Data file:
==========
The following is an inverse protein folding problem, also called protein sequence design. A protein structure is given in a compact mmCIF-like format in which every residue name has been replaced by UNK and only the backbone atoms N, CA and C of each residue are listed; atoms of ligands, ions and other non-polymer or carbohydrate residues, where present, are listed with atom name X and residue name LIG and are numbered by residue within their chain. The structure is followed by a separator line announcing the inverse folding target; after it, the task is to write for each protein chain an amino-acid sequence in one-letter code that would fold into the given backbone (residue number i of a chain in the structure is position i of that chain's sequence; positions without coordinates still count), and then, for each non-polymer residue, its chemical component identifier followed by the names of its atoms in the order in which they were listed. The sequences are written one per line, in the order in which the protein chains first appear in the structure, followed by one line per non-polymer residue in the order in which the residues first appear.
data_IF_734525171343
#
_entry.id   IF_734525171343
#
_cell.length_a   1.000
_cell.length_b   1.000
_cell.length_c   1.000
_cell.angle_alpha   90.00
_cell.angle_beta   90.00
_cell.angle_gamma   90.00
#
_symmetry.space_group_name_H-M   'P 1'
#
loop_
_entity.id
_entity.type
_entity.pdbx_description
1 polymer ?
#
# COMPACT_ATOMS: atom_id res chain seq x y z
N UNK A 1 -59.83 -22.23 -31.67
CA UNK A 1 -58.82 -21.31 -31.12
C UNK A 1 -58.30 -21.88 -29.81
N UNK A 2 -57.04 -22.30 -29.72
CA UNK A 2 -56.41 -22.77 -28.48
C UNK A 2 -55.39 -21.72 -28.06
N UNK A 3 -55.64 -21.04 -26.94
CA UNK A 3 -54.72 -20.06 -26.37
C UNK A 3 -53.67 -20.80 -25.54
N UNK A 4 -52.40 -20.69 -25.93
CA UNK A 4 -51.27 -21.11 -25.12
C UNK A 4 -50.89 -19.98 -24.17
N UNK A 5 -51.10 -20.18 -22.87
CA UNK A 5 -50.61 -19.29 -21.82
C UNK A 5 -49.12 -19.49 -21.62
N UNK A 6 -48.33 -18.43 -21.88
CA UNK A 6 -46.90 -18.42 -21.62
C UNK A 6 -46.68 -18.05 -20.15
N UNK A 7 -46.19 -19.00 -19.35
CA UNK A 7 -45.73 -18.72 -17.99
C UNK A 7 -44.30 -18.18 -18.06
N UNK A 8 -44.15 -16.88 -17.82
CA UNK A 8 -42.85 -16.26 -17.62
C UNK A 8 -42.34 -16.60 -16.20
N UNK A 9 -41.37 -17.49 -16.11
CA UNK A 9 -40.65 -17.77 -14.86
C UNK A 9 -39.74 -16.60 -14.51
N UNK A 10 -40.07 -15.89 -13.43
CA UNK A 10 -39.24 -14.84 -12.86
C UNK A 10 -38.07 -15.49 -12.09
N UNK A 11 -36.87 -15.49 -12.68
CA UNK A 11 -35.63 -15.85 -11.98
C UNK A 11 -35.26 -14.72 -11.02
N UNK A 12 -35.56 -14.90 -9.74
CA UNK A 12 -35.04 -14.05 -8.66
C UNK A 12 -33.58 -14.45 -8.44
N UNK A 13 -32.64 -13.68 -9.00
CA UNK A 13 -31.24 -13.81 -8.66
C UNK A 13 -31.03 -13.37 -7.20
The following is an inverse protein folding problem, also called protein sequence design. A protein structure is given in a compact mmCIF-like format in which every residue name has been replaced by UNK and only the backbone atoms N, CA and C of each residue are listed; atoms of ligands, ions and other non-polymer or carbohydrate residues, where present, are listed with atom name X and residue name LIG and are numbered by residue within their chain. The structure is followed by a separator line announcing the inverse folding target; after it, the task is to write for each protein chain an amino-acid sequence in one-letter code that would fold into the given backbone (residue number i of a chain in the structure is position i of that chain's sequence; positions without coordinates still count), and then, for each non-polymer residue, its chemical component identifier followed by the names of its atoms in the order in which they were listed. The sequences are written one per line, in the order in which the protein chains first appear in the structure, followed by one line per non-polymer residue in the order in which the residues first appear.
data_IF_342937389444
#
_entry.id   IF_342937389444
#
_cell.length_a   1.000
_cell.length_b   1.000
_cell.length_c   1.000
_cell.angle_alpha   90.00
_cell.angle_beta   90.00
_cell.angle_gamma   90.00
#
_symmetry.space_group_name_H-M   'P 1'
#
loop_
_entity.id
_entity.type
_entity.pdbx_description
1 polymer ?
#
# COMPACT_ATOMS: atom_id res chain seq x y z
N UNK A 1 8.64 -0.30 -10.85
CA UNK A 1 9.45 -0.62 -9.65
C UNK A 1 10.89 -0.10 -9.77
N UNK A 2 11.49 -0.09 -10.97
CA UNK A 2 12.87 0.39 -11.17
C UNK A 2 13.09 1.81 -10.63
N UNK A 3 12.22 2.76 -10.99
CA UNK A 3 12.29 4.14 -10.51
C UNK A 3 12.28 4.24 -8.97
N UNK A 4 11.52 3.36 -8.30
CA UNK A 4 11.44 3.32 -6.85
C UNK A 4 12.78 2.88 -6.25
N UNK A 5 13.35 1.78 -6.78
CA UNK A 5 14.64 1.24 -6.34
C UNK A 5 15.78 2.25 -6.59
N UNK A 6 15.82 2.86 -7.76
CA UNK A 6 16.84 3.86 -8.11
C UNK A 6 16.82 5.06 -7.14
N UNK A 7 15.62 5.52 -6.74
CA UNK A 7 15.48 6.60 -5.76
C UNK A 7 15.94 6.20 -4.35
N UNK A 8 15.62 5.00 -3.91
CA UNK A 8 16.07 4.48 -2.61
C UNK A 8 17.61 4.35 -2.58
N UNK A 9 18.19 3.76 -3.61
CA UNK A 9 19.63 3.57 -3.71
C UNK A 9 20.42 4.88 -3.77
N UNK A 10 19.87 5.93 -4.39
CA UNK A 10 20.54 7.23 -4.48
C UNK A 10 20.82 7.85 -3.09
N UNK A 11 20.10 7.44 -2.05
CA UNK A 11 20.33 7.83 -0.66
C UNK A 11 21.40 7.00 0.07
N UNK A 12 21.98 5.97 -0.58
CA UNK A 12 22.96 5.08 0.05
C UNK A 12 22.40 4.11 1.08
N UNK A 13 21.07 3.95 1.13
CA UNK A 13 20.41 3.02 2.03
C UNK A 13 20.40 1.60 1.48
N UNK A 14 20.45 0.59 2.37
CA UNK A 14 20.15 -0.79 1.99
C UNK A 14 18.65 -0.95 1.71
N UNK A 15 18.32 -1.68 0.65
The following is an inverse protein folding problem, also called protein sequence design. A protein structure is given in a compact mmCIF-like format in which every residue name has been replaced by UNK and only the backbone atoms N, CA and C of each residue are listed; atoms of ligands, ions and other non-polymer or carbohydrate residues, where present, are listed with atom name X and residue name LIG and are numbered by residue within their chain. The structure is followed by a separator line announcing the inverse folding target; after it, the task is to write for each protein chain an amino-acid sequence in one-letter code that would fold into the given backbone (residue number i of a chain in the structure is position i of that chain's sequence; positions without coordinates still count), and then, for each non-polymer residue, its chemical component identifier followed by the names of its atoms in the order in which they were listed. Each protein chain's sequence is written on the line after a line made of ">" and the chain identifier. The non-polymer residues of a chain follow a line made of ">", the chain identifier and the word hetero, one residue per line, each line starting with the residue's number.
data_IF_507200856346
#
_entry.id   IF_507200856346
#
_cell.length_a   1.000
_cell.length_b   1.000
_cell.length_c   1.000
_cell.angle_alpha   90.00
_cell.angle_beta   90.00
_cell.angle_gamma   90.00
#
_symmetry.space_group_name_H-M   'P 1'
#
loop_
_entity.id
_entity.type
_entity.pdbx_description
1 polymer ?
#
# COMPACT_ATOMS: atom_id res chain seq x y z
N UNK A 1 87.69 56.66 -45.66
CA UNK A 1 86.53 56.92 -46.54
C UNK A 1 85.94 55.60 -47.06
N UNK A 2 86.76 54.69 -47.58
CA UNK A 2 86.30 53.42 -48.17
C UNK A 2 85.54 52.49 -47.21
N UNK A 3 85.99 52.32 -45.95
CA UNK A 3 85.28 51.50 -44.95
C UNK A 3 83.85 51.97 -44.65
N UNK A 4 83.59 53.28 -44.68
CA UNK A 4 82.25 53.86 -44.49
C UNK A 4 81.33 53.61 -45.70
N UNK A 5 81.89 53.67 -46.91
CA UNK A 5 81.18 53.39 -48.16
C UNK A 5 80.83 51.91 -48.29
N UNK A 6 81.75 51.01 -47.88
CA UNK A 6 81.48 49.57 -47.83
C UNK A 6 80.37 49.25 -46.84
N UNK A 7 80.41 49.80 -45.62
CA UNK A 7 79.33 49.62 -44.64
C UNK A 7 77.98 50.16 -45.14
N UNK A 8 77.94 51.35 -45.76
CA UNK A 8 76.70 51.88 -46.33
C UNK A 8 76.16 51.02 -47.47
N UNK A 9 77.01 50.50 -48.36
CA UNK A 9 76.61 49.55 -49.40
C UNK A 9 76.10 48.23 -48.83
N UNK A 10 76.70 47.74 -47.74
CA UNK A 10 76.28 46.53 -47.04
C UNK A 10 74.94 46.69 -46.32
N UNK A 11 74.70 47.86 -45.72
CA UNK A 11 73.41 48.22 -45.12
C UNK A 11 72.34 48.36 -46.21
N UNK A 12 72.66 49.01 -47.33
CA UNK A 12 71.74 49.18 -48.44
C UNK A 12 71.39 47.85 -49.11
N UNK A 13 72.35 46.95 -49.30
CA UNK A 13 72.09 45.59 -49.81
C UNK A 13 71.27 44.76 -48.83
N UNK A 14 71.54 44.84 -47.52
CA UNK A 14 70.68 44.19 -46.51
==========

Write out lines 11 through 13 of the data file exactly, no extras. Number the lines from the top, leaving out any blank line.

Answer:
_cell.angle_gamma   90.00
#
_symmetry.space_group_name_H-M   'P 1'